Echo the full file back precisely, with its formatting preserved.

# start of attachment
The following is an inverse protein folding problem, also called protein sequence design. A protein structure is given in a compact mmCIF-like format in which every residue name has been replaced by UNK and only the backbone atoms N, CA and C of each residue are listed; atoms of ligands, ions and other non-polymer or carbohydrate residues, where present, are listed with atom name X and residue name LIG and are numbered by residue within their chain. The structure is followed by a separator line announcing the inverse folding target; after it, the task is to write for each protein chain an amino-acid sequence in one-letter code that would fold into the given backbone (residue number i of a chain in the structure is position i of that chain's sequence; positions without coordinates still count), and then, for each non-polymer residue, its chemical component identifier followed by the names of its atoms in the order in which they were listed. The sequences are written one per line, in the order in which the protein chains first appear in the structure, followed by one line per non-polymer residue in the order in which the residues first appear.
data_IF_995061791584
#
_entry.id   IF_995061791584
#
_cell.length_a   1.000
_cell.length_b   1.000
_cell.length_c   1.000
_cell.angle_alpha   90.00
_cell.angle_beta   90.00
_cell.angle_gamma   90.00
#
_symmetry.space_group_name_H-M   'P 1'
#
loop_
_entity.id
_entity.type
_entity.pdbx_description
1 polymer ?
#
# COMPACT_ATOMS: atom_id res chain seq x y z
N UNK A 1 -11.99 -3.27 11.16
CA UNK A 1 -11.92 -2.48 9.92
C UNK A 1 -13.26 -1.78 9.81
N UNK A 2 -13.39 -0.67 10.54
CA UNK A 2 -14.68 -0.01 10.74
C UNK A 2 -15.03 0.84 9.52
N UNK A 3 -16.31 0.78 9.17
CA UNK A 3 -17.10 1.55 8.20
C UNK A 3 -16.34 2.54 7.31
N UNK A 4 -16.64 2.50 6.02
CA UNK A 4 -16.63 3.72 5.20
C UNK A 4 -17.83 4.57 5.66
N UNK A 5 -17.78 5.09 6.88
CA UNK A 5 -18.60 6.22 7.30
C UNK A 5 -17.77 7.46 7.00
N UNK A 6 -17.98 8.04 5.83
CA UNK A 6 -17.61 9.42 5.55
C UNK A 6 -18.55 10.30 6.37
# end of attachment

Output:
The following is an inverse protein folding problem, also called protein sequence design. A protein structure is given in a compact mmCIF-like format in which every residue name has been replaced by UNK and only the backbone atoms N, CA and C of each residue are listed; atoms of ligands, ions and other non-polymer or carbohydrate residues, where present, are listed with atom name X and residue name LIG and are numbered by residue within their chain. The structure is followed by a separator line announcing the inverse folding target; after it, the task is to write for each protein chain an amino-acid sequence in one-letter code that would fold into the given backbone (residue number i of a chain in the structure is position i of that chain's sequence; positions without coordinates still count), and then, for each non-polymer residue, its chemical component identifier followed by the names of its atoms in the order in which they were listed. The sequences are written one per line, in the order in which the protein chains first appear in the structure, followed by one line per non-polymer residue in the order in which the residues first appear.
data_IF_995061791584
#
_entry.id   IF_995061791584
#
_cell.length_a   1.000
_cell.length_b   1.000
_cell.length_c   1.000
_cell.angle_alpha   90.00
_cell.angle_beta   90.00
_cell.angle_gamma   90.00
#
_symmetry.space_group_name_H-M   'P 1'
#
loop_
_entity.id
_entity.type
_entity.pdbx_description
1 polymer ?
#
# COMPACT_ATOMS: atom_id res chain seq x y z
N UNK A 1 -11.99 -3.27 11.16
CA UNK A 1 -11.92 -2.48 9.92
C UNK A 1 -13.26 -1.78 9.81
N UNK A 2 -13.39 -0.67 10.54
CA UNK A 2 -14.68 -0.01 10.74
C UNK A 2 -15.03 0.84 9.52
N UNK A 3 -16.31 0.78 9.17
CA UNK A 3 -17.10 1.55 8.20
C UNK A 3 -16.34 2.54 7.31
N UNK A 4 -16.64 2.50 6.02
CA UNK A 4 -16.63 3.72 5.20
C UNK A 4 -17.83 4.57 5.66
N UNK A 5 -17.78 5.09 6.88
CA UNK A 5 -18.60 6.22 7.30
C UNK A 5 -17.77 7.46 7.00
N UNK A 6 -17.98 8.04 5.83
CA UNK A 6 -17.61 9.42 5.55
C UNK A 6 -18.55 10.30 6.37